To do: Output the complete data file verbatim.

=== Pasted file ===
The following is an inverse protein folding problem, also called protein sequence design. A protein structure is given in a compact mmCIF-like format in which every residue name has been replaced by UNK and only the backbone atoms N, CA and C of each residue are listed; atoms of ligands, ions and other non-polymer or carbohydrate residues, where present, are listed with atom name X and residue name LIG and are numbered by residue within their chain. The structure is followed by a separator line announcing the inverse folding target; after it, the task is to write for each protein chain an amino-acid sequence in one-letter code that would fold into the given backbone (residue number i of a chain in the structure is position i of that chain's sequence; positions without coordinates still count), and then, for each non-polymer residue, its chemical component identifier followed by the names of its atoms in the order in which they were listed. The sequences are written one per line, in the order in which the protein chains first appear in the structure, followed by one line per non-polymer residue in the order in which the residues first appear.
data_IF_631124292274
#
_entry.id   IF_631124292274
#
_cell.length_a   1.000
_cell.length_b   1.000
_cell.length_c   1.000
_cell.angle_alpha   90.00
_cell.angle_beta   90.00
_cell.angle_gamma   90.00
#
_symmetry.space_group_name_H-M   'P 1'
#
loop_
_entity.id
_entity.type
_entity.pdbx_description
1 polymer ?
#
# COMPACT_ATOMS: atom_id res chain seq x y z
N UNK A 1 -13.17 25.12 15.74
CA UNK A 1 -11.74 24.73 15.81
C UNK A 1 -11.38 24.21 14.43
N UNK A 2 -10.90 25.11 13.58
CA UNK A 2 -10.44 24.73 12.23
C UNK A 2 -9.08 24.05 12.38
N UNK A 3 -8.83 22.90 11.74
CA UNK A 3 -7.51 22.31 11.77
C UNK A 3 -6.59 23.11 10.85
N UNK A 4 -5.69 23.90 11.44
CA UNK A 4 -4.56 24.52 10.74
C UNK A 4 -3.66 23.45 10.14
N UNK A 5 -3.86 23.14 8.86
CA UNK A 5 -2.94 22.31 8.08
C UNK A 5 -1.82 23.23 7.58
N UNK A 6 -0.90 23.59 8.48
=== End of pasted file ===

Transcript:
The following is an inverse protein folding problem, also called protein sequence design. A protein structure is given in a compact mmCIF-like format in which every residue name has been replaced by UNK and only the backbone atoms N, CA and C of each residue are listed; atoms of ligands, ions and other non-polymer or carbohydrate residues, where present, are listed with atom name X and residue name LIG and are numbered by residue within their chain. The structure is followed by a separator line announcing the inverse folding target; after it, the task is to write for each protein chain an amino-acid sequence in one-letter code that would fold into the given backbone (residue number i of a chain in the structure is position i of that chain's sequence; positions without coordinates still count), and then, for each non-polymer residue, its chemical component identifier followed by the names of its atoms in the order in which they were listed. The sequences are written one per line, in the order in which the protein chains first appear in the structure, followed by one line per non-polymer residue in the order in which the residues first appear.
data_IF_631124292274
#
_entry.id   IF_631124292274
#
_cell.length_a   1.000
_cell.length_b   1.000
_cell.length_c   1.000
_cell.angle_alpha   90.00
_cell.angle_beta   90.00
_cell.angle_gamma   90.00
#
_symmetry.space_group_name_H-M   'P 1'
#
loop_
_entity.id
_entity.type
_entity.pdbx_description
1 polymer ?
#
# COMPACT_ATOMS: atom_id res chain seq x y z
N UNK A 1 -13.17 25.12 15.74
CA UNK A 1 -11.74 24.73 15.81
C UNK A 1 -11.38 24.21 14.43
N UNK A 2 -10.90 25.11 13.58
CA UNK A 2 -10.44 24.73 12.23
C UNK A 2 -9.08 24.05 12.38
N UNK A 3 -8.83 22.90 11.74
CA UNK A 3 -7.51 22.31 11.77
C UNK A 3 -6.59 23.11 10.85
N UNK A 4 -5.69 23.90 11.44
CA UNK A 4 -4.56 24.52 10.74
C UNK A 4 -3.66 23.45 10.14
N UNK A 5 -3.86 23.14 8.86
CA UNK A 5 -2.94 22.31 8.08
C UNK A 5 -1.82 23.23 7.58
N UNK A 6 -0.90 23.59 8.48